The PGX-Thrombo StripAssay identifies a common polymorphism (-1639 G>A) in the VKORC1 promoter and two functionally impaired CYP2C9 variants (2 and 3).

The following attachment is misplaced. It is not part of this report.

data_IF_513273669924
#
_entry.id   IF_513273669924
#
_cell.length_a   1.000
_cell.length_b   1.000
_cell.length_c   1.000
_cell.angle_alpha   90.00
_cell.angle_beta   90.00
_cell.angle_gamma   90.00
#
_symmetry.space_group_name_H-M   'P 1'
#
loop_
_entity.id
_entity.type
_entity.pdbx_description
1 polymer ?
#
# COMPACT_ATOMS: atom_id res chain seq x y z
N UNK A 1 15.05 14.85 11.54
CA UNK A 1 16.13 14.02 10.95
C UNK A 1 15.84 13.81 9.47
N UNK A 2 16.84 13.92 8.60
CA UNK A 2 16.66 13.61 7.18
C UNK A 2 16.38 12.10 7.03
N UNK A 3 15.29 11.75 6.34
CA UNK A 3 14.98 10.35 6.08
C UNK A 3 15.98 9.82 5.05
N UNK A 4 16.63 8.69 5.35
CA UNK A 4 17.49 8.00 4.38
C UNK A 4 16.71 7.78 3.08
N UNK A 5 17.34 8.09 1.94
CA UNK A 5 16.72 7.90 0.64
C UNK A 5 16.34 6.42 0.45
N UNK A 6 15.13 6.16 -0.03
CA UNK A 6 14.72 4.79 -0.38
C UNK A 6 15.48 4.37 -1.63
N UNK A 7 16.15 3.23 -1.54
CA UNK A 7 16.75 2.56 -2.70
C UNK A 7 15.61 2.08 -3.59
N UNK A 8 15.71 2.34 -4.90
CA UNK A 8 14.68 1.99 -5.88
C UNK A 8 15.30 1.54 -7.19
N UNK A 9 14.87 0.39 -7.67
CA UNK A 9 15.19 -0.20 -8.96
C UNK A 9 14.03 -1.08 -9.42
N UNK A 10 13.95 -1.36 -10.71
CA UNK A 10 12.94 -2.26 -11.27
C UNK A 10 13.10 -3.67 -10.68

Vitamin K antagonists (coumarins) are the most widely used oral anticoagulants for the prevention and treatment of venous thromboembolism, myocardial infarction and stroke. However, their narrow therapeutic range and wide inter-individual variability in dose response contribute to a considerable risk of adverse events during the first weeks to months of therapy. An inappropriate dosage can result in life-threatening complications, such as major bleeding in case of an overdose or incomplete prophylaxis from an insufficient dose. Careful monitoring of blood coagulation by measuring the prothrombin time, expressed as International Normalized Ratio (INR), is essential until a stable maintenance dose has been achieved. Coumarin derivatives, such as warfarin (Coumadin®), phenprocoumon (Marcumar®) or acenocoumarol (Sintrom®), exert their therapeutic effect through inhibition of the vitamin K epoxide reductase. Polymorphisms in the target gene vitamin K epoxide reductase complex subunit 1 (VKORC1) are known to affect coumarin sensitivity. Moreover, variable rates of coumarin turnover due to polymorphisms in the drug metabolizing cytochrome P450 isozyme CYP2C9 also contribute to individual dose requirements. The benefits of a pharmacogenetic approach to anticoagulation therapy are a more accurate a priori estimation of the coumarin maintenance dose, a decreased risk of inappropriate dosing during induction of therapy, and a reduction in time to achieve stabilization of therapy. A pharmacogenetic test for the prediction of coumarin dose requirements may therefore enable clinicians to provide a safer and more individualized anticoagulant treatment to their patients.